After a little here and there sewing over the last few days, the jacket is done.
My plan is to wear it open like this with a belt, but I don't have a belt yet. I may make one. I really wanted an orange jacket, but the stash wasn't cooperative with that and I am NOT buying anything new that I will have to pack and move, so black it is. I have a knit that I'm thinking of turning into a cardi though, so maybe I'll get something orange after all.
This black fabric is ANCIENT. I bought it years and years ago from Fashion Fabrics Club when I first started sewing, in the days before FFC bought out Denver Fabrics. It's a weird fabric. Stretch woven something that's either poly or nylon or both. It's also got a pattern of stylized M's woven in and I had to put a tape on each wrong side so I wouldn't screw it up. It took me about 3 tries to accurately mark the wrong side of each piece because I couldn't decide which side I wanted to use as the right side and then just confused myself.You can see the design here:
The instructions for this pattern are ridiculous. As in stoooopid. First, they would have you use the lining fabric for all of the inside, which means that fabric would go right up to the neck edge. Which means it would definitely roll out and show because that's just Murphy's Law. I used more of the black for the inside yoke pieces and understitched the neckline (a step missing from the instructions).
But the worst part was how Simplicity instructed to sew the facing. Hopefully I can explain this. You are to construct two complete jackets using the same exact pattern pieces, one from the lining fabric and one from the fashion fabric. Then sew the facing OVER the lining (after turning under and narrow hemming the outside edge of the facing) and topstitch the facing down onto the lining. That meant you'd end up with 3 layers of fabric where the facing is, and more if you count the turned-under hem of the facing edge. Like I said, stoooopid.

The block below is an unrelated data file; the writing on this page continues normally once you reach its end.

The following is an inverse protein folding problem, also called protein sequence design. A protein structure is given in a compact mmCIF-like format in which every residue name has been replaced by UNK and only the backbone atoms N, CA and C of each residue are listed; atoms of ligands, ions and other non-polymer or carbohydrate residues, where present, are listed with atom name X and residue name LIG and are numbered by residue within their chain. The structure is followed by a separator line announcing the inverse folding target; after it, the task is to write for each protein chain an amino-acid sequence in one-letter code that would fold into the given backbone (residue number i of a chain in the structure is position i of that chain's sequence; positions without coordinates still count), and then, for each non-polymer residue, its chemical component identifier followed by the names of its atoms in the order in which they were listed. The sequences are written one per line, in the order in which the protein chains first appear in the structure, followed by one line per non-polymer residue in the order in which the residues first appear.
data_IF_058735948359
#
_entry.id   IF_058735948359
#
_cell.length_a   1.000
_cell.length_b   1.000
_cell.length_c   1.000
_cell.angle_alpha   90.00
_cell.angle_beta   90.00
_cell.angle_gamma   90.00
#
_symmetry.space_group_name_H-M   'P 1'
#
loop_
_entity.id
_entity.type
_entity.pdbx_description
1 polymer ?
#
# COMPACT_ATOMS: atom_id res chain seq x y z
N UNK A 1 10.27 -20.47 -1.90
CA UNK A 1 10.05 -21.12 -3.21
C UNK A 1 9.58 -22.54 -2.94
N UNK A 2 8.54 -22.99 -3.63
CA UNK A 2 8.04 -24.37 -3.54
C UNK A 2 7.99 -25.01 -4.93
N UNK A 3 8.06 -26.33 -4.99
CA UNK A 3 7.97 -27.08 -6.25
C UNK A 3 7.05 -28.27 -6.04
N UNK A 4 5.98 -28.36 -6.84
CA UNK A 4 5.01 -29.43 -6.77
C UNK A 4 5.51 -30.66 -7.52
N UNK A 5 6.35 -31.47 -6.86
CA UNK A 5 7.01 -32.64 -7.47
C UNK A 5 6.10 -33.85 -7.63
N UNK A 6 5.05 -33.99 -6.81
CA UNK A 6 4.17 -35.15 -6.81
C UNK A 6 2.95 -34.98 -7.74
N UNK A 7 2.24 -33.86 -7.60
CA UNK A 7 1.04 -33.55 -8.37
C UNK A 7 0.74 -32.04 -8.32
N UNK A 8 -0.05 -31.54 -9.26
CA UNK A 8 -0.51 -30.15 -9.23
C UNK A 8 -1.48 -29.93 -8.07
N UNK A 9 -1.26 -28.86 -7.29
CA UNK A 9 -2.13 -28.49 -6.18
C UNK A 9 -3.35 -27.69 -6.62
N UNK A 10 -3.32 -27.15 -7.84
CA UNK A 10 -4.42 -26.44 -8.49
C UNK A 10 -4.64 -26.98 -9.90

I made the lining and then laid the facing over it and cut away the lining plus a seam allowance. I then joined the facing to lining like you'd do for any other lined jacket and bagged the lining with a jump hem instead of sewing lining bottom edge to jacket bottom edge. Really, the instructions are so bad that Simplicity would've been better represented if they made this an UNlined jacket.
Here's a quick shot of me in the jacket, over my Saturday slouch around clothes.
Parting Shot: Chili on my desk reminding me that it's time to go outside. He has a definite internal clock and never lets me forget anything on his schedule. Sometimes I catch him tapping his wristwatch and giving me a dirty look. ;-)